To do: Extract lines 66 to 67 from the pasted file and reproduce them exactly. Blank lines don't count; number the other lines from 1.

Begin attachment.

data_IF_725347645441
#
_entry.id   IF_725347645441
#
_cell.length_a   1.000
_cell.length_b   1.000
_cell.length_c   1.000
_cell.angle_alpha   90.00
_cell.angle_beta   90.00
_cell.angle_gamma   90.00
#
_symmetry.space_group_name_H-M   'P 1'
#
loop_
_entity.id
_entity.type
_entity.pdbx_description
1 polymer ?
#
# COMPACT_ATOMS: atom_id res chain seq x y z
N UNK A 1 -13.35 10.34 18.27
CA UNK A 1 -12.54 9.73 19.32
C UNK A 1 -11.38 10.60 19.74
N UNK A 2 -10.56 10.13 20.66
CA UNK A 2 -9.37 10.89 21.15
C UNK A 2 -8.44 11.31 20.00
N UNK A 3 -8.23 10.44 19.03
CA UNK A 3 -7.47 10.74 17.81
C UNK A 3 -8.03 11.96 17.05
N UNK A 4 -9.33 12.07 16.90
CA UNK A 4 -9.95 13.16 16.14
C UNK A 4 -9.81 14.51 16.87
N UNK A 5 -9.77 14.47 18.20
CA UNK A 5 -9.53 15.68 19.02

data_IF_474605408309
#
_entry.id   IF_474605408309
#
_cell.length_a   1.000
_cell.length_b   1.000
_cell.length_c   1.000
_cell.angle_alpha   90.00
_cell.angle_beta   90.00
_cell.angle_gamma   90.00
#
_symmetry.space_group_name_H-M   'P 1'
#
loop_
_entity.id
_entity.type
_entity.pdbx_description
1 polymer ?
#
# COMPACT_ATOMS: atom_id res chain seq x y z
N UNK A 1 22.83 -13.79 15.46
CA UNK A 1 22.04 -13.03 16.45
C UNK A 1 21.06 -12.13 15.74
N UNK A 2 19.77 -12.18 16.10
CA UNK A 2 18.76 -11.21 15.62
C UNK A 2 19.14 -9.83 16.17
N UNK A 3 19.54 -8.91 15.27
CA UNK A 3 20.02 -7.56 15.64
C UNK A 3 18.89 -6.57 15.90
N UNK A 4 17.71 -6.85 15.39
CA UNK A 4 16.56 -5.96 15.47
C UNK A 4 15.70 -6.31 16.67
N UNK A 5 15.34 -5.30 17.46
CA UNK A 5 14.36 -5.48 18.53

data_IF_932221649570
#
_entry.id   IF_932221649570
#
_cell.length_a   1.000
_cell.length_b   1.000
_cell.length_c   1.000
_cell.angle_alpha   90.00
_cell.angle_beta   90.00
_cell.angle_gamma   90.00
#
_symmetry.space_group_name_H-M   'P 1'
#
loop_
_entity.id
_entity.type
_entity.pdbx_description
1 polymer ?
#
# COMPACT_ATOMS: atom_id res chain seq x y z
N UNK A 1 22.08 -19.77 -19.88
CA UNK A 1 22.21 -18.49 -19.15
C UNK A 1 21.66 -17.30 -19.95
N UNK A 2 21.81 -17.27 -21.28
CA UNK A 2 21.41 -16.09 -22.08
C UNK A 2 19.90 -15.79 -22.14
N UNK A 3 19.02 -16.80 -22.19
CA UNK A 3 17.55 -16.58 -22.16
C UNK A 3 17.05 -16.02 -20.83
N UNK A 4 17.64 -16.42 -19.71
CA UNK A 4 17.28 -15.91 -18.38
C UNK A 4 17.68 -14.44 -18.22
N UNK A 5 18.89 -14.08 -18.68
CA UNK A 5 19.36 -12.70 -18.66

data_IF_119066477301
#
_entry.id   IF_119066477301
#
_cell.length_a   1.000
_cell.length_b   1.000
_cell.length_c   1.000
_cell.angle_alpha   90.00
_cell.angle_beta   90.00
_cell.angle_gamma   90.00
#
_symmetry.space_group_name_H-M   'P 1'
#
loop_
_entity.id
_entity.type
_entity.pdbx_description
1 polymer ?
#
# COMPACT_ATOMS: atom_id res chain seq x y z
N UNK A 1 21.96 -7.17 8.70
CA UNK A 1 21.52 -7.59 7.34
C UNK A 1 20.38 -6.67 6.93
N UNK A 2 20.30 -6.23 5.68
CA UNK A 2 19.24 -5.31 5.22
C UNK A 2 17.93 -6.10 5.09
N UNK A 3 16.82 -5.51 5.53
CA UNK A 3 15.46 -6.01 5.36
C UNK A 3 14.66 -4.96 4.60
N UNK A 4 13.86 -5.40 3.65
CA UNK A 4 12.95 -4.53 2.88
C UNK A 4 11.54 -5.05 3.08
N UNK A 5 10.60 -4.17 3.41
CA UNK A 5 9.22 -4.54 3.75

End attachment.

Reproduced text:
C UNK A 4 15.70 -6.31 16.67
N UNK A 5 15.34 -5.30 17.46